Improving Part Measurement with CMMs
Coordinate measuring machines have become increasingly more popular in the past two decades. Unlike traditional manual tools, such as calipers, micrometers, and gauges, CMMs allow machine shops to automate the measuring process, cutting down times and costs.
CMMs have the ability to measure virtually any feature of any part with just a revision in their program.
Paired with machine tools in a manufacturing cell, a CMM can collect, process and transmit data to be acted on by the other manufacturing equipment. This arrangement substantially lessens the need for humans to interact with the manufacturing process, thereby eliminating opportunities for error.
This feature represents a significant step forward in terms of flexibility and one of the common reasons that lead shop owners to buy one.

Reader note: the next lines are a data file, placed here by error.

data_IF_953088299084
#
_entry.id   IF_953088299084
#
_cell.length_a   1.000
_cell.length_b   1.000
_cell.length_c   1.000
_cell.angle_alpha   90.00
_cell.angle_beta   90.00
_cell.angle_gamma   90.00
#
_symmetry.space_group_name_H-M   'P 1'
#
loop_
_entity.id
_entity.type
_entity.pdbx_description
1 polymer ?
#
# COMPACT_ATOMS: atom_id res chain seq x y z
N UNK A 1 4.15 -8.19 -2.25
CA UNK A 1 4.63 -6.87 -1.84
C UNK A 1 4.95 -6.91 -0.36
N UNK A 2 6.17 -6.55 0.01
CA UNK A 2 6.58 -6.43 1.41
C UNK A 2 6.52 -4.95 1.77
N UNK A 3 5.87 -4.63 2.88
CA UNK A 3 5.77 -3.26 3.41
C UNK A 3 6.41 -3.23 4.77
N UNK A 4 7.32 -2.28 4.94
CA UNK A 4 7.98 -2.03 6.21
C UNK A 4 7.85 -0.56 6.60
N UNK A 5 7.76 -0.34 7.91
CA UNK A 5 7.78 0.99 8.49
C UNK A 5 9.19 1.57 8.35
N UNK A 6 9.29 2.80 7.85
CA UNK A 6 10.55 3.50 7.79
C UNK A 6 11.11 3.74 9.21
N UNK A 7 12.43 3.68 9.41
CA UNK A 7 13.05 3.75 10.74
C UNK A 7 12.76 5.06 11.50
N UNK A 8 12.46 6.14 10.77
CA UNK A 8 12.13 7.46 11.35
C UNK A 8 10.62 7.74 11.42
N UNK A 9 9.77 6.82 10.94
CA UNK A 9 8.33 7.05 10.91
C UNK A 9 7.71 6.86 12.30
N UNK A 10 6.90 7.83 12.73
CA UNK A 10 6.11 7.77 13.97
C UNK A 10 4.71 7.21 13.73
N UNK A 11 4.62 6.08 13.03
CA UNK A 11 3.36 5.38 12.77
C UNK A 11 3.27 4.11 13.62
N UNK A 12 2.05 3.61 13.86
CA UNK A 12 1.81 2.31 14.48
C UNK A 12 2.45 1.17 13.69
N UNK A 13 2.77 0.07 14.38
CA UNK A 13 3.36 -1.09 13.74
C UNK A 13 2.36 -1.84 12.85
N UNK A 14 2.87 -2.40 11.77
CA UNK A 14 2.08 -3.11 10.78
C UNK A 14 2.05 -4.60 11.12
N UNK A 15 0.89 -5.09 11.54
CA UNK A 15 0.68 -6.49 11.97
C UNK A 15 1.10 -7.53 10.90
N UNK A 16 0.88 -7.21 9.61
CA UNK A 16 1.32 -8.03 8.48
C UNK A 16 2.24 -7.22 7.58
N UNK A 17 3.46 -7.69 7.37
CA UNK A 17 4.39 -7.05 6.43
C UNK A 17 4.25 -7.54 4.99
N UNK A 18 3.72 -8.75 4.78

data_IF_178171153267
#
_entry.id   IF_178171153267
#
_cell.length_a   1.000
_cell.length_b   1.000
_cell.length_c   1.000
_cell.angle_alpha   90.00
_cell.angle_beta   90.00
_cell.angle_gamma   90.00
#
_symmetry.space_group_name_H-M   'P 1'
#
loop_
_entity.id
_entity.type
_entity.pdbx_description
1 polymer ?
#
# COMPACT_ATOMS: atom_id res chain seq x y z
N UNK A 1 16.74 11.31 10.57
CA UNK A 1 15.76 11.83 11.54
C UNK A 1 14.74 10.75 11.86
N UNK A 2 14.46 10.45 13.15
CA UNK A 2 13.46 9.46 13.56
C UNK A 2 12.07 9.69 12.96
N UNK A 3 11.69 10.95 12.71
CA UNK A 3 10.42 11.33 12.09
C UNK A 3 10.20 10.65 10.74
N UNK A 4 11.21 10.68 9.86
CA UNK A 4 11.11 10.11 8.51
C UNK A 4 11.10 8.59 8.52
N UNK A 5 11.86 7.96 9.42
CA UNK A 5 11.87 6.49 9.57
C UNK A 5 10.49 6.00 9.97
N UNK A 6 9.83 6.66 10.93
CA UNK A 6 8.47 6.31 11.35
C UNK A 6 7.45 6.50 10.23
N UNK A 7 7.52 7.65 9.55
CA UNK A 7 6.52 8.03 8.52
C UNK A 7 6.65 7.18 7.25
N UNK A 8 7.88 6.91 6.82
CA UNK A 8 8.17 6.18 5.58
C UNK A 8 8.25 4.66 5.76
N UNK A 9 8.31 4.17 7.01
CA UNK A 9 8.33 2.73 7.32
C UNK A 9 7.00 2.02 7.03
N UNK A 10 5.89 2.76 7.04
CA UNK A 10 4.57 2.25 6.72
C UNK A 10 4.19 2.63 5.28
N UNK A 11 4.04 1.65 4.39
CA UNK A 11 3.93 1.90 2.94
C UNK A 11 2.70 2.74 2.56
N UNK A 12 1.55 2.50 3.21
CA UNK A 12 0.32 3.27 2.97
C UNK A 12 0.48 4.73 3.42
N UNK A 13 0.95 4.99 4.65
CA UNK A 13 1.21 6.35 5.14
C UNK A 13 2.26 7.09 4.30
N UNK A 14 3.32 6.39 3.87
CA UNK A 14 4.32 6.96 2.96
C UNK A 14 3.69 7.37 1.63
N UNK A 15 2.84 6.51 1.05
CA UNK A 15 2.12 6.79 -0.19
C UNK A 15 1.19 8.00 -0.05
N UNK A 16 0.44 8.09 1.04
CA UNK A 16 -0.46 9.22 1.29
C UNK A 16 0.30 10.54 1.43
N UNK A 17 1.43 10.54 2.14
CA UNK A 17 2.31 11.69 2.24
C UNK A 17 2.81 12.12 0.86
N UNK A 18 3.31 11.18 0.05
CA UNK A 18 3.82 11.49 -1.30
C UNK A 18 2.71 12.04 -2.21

Unlike the old models, often considered too fragile and expensive to maintain, modern CMMs have become compact and robust. They are designed to live on the shop floor among and with other machines.
Newer designs offer an orientation like that of a horizontal machining center, where the probe is held parallel to the table. Manufacturers also have begun offering features like tactile scanning, optical measurement and industrial internet of things connectivity to enhance the capabilities of CMMs, making them more powerful tools.
Although they come with a significant price tag, putting CMMs on the manufacturing floor directly improves productivity and efficiency.
Integration of CMMs onto shop floors and as a component of manufacturing cells helps decrease shops’ nonvalue-added activity and increase the amount of time they have to add value through other processes.